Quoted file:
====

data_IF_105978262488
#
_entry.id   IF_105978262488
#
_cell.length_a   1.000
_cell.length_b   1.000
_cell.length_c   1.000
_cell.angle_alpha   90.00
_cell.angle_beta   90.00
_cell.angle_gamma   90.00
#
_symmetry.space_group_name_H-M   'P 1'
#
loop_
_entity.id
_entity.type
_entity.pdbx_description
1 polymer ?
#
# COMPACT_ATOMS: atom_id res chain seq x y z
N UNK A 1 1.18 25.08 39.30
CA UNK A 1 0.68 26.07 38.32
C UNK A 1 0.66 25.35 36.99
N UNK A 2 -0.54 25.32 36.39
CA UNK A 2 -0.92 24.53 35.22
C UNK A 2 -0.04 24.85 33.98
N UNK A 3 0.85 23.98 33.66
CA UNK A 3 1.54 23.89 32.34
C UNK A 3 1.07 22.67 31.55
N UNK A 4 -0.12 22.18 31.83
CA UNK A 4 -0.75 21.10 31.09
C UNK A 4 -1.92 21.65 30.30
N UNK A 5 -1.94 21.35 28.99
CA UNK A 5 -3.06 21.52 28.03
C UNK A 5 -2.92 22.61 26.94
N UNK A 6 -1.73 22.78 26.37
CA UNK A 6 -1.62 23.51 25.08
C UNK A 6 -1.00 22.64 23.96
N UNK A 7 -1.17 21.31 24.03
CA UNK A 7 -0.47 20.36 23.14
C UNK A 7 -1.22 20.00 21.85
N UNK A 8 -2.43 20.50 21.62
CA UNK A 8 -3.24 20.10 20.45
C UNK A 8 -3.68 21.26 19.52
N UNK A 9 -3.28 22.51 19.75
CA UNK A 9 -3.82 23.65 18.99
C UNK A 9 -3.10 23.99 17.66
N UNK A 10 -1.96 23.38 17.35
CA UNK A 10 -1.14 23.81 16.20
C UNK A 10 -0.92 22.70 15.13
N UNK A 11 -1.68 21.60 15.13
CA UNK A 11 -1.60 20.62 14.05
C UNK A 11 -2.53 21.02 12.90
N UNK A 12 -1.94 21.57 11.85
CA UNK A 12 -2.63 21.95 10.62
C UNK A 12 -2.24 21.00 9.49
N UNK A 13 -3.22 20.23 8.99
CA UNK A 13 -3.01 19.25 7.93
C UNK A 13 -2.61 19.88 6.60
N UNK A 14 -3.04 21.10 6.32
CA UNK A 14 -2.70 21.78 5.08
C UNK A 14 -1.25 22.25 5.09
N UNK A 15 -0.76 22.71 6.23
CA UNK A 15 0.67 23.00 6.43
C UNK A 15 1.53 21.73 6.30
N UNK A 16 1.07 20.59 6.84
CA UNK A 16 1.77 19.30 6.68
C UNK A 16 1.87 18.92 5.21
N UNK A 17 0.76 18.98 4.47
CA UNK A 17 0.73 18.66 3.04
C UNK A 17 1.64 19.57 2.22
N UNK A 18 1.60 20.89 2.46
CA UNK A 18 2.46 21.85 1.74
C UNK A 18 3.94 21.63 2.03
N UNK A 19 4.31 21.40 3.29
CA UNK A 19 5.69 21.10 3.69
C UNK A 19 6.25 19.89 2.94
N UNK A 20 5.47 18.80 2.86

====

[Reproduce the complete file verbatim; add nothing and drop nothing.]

data_IF_105978262488
#
_entry.id   IF_105978262488
#
_cell.length_a   1.000
_cell.length_b   1.000
_cell.length_c   1.000
_cell.angle_alpha   90.00
_cell.angle_beta   90.00
_cell.angle_gamma   90.00
#
_symmetry.space_group_name_H-M   'P 1'
#
loop_
_entity.id
_entity.type
_entity.pdbx_description
1 polymer ?
#
# COMPACT_ATOMS: atom_id res chain seq x y z
N UNK A 1 1.18 25.08 39.30
CA UNK A 1 0.68 26.07 38.32
C UNK A 1 0.66 25.35 36.99
N UNK A 2 -0.54 25.32 36.39
CA UNK A 2 -0.92 24.53 35.22
C UNK A 2 -0.04 24.85 33.98
N UNK A 3 0.85 23.98 33.66
CA UNK A 3 1.54 23.89 32.34
C UNK A 3 1.07 22.67 31.55
N UNK A 4 -0.12 22.18 31.83
CA UNK A 4 -0.75 21.10 31.09
C UNK A 4 -1.92 21.65 30.30
N UNK A 5 -1.94 21.35 28.99
CA UNK A 5 -3.06 21.52 28.03
C UNK A 5 -2.92 22.61 26.94
N UNK A 6 -1.73 22.78 26.37
CA UNK A 6 -1.62 23.51 25.08
C UNK A 6 -1.00 22.64 23.96
N UNK A 7 -1.17 21.31 24.03
CA UNK A 7 -0.47 20.36 23.14
C UNK A 7 -1.22 20.00 21.85
N UNK A 8 -2.43 20.50 21.62
CA UNK A 8 -3.24 20.10 20.45
C UNK A 8 -3.68 21.26 19.52
N UNK A 9 -3.28 22.51 19.75
CA UNK A 9 -3.82 23.65 18.99
C UNK A 9 -3.10 23.99 17.66
N UNK A 10 -1.96 23.38 17.35
CA UNK A 10 -1.14 23.81 16.20
C UNK A 10 -0.92 22.70 15.13
N UNK A 11 -1.68 21.60 15.13
CA UNK A 11 -1.60 20.62 14.05
C UNK A 11 -2.53 21.02 12.90
N UNK A 12 -1.94 21.57 11.85
CA UNK A 12 -2.63 21.95 10.62
C UNK A 12 -2.24 21.00 9.49
N UNK A 13 -3.22 20.23 8.99
CA UNK A 13 -3.01 19.25 7.93
C UNK A 13 -2.61 19.88 6.60
N UNK A 14 -3.04 21.10 6.32
CA UNK A 14 -2.70 21.78 5.08
C UNK A 14 -1.25 22.25 5.09
N UNK A 15 -0.76 22.71 6.23
CA UNK A 15 0.67 23.00 6.43
C UNK A 15 1.53 21.73 6.30
N UNK A 16 1.07 20.59 6.84
CA UNK A 16 1.77 19.30 6.68
C UNK A 16 1.87 18.92 5.21
N UNK A 17 0.76 18.98 4.47
CA UNK A 17 0.73 18.66 3.04
C UNK A 17 1.64 19.57 2.22
N UNK A 18 1.60 20.89 2.46
CA UNK A 18 2.46 21.85 1.74
C UNK A 18 3.94 21.63 2.03
N UNK A 19 4.31 21.40 3.29
CA UNK A 19 5.69 21.10 3.69
C UNK A 19 6.25 19.89 2.94
N UNK A 20 5.47 18.80 2.86